Tree community composition, structure and diversity along an elevational gradient in an Andean forest of Northern Ecuador

Rosa Jiménez-Paz, Samantha J. Worthy, Renato Valencia, Álvaro J. Pérez, Alex Reynolds, John A. Barone, Kevin S. Burgess

Producción científica: Contribución a una revistaArtículorevisión exhaustiva

4 Citas (Scopus)


The Andean forests of northern Ecuador are known for their high levels of plant diversity relative to the area they occupy. Typically, these forests grow on steep slopes that lead to dramatic habitat gradients across short distances. These extreme habitat gradients make the Andean forest ecosystem an excellent natural laboratory for understanding the effect of elevation on forest community diversity, structure and composition. We established 31 plots (50 m × 5 m) which are divided between two elevational transects in the cloud forest of the Siempre Verde Reserve in the western foothills of the Andes Mountains of northern Ecuador. All trees and tree ferns with a diameter at breast height (dbh) ≥ 5 cm were measured and identified. We examined changes in community composition, structure, and diversity along and between the elevational transects and three elevational zones: low (2437–2700 m), middle (2756–3052 m), and high (3163–3334 m). We found four main trends associated with the elevational gradients at this site: (1) community composition differed between the two transects and among the three elevational zones according to N-MDS, ANOSIM, and percentage of shared species, with some species having limited distributions, (2) metrics of community structure showed opposite relationships with elevation, depending on the transect, with the only significant relationship (negative) found between basal area and elevation in the open trail transect, (3) alpha diversity, in general, peaked at mid-elevations, and (4) beta diversity consistently increased with distance between plots along elevation. The complexity of changes in community composition, structure, and alpha diversity along elevation may be related to the heterogeneity of the environment on a local scale, such as topography, soil composition, and even human impact, or to dispersal limitation and should be investigated further. These changes in community composition and the relatively high beta diversity found at this site exemplify the biological complexity of montane forest, reinforcing arguments from other studies on the importance of their conservation.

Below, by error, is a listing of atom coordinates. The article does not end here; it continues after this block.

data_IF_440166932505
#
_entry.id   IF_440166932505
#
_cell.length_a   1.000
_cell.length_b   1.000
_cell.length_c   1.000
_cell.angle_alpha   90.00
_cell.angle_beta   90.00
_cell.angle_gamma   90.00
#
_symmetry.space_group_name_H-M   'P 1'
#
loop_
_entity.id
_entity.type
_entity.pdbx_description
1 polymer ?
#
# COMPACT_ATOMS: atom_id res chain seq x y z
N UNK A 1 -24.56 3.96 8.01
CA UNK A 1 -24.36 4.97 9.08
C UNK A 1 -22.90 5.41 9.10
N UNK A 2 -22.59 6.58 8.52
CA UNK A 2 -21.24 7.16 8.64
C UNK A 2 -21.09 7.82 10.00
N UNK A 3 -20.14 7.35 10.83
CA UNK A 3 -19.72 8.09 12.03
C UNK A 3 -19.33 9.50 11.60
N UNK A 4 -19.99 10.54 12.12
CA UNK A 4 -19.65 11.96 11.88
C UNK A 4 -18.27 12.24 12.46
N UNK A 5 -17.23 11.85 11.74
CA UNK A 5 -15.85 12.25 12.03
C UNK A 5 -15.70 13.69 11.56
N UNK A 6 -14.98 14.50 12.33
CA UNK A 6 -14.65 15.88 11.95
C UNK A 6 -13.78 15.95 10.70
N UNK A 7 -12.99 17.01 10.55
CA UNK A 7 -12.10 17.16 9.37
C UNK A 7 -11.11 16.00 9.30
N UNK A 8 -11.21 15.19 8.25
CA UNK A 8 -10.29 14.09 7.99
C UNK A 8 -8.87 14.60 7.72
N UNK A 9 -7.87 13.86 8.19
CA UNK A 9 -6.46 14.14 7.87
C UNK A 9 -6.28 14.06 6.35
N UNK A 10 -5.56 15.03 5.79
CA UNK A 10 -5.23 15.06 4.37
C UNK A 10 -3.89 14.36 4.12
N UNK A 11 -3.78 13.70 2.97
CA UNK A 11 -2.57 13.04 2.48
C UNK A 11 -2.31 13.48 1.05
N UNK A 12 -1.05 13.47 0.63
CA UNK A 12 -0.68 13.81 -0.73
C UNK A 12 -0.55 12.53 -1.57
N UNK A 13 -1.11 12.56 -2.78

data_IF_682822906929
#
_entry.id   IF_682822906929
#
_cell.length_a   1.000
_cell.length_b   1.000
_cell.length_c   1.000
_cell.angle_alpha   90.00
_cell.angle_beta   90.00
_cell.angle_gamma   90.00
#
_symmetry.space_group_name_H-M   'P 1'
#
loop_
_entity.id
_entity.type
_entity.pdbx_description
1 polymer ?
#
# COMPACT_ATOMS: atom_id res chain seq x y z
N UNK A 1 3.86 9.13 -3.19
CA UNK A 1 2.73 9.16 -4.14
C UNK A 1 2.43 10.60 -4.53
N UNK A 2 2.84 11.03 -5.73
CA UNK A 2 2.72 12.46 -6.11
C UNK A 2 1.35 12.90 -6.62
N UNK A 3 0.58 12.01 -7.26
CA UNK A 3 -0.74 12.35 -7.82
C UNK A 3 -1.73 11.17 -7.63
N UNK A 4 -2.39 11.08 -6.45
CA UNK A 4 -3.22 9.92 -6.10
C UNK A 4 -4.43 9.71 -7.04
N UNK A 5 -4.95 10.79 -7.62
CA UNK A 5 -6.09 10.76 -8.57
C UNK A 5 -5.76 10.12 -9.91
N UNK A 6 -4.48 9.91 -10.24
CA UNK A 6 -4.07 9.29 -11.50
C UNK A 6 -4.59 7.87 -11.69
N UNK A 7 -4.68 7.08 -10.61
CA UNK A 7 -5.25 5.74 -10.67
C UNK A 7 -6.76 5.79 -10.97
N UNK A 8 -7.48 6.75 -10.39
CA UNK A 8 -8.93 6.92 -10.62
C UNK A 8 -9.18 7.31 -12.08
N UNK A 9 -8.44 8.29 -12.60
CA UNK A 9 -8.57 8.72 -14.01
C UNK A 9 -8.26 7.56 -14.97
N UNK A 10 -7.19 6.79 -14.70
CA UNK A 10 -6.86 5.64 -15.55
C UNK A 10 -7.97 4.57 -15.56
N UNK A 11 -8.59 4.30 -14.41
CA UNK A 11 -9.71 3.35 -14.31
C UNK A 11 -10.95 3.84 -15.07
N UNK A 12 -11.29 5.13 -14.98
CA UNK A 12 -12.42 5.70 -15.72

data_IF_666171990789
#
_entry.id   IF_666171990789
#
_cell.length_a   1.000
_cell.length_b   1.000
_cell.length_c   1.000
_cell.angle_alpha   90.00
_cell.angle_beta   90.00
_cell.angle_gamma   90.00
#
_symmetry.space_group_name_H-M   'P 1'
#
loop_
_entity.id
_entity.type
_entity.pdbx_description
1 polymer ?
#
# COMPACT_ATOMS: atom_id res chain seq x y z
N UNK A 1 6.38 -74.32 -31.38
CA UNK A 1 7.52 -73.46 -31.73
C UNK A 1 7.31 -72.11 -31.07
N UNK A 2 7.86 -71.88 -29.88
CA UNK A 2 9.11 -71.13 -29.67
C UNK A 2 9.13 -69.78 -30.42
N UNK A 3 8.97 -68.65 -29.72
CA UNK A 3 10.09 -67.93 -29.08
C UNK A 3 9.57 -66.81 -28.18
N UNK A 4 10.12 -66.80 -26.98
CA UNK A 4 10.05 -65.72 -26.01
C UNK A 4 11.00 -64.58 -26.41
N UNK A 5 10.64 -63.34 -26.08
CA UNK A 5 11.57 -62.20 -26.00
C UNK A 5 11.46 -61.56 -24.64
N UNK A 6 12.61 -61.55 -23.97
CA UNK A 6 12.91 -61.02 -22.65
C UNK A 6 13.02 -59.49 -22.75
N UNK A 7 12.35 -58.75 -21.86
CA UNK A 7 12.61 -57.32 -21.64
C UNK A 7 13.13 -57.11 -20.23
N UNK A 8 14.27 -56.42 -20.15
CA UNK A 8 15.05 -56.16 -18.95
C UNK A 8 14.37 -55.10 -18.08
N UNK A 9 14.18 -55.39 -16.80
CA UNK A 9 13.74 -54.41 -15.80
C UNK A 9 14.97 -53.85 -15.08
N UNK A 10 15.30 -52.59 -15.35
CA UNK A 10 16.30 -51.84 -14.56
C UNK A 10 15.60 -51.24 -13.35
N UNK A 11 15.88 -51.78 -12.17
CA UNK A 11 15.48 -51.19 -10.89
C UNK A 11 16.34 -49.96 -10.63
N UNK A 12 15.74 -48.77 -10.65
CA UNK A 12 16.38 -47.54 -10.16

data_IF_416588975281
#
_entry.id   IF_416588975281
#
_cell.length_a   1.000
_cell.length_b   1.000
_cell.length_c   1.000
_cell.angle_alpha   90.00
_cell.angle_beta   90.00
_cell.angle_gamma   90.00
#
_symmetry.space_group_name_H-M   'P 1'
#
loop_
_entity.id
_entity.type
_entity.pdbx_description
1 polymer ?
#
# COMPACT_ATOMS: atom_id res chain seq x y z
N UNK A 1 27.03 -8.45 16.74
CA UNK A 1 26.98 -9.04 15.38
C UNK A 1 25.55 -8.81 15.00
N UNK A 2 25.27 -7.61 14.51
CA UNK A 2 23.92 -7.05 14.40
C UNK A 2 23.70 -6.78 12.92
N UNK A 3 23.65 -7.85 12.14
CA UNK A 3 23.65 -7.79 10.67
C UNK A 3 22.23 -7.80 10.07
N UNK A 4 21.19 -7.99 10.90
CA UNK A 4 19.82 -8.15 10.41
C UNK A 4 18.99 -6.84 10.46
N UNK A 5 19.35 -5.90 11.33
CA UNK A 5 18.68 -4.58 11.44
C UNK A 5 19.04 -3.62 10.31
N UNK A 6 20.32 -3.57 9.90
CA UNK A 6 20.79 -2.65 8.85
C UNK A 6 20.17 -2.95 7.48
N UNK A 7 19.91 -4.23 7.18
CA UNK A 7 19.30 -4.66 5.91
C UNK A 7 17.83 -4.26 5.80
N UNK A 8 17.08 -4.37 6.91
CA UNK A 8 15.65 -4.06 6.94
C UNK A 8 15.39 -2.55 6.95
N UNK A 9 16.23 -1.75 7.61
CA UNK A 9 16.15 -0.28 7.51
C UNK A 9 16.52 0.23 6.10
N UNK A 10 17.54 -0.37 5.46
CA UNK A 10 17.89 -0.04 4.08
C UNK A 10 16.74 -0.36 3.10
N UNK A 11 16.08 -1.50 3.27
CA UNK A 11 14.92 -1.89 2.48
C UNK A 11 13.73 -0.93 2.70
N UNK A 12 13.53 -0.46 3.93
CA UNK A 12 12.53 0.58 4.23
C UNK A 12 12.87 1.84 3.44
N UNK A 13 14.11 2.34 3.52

Idioma originalInglés
Páginas (desde-hasta)2315-2327
Número de páginas13
PublicaciónJournal of Mountain Science
EstadoPublicada - 20 sep. 2021

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© 2021, Science Press, Institute of Mountain Hazards and Environment, CAS and Springer-Verlag GmbH Germany, part of Springer Nature.


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